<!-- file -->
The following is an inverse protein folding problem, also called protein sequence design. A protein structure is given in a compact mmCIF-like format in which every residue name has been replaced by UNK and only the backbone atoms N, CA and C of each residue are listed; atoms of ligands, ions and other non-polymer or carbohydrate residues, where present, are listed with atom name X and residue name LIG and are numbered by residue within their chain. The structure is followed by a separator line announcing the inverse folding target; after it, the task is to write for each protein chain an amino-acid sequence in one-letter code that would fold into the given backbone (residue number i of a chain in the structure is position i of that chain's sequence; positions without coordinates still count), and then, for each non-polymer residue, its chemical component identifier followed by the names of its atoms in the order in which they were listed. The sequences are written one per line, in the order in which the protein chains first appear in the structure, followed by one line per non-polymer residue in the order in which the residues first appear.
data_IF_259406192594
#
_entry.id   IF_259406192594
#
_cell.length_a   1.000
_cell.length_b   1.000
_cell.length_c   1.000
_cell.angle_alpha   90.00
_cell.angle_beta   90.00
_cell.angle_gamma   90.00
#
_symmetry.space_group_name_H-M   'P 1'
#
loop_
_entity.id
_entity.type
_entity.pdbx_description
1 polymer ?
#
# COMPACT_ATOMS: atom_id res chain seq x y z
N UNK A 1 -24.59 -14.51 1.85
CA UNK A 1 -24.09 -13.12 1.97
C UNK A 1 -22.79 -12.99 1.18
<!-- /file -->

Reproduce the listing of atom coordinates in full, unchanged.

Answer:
The following is an inverse protein folding problem, also called protein sequence design. A protein structure is given in a compact mmCIF-like format in which every residue name has been replaced by UNK and only the backbone atoms N, CA and C of each residue are listed; atoms of ligands, ions and other non-polymer or carbohydrate residues, where present, are listed with atom name X and residue name LIG and are numbered by residue within their chain. The structure is followed by a separator line announcing the inverse folding target; after it, the task is to write for each protein chain an amino-acid sequence in one-letter code that would fold into the given backbone (residue number i of a chain in the structure is position i of that chain's sequence; positions without coordinates still count), and then, for each non-polymer residue, its chemical component identifier followed by the names of its atoms in the order in which they were listed. The sequences are written one per line, in the order in which the protein chains first appear in the structure, followed by one line per non-polymer residue in the order in which the residues first appear.
data_IF_259406192594
#
_entry.id   IF_259406192594
#
_cell.length_a   1.000
_cell.length_b   1.000
_cell.length_c   1.000
_cell.angle_alpha   90.00
_cell.angle_beta   90.00
_cell.angle_gamma   90.00
#
_symmetry.space_group_name_H-M   'P 1'
#
loop_
_entity.id
_entity.type
_entity.pdbx_description
1 polymer ?
#
# COMPACT_ATOMS: atom_id res chain seq x y z
N UNK A 1 -24.59 -14.51 1.85
CA UNK A 1 -24.09 -13.12 1.97
C UNK A 1 -22.79 -12.99 1.18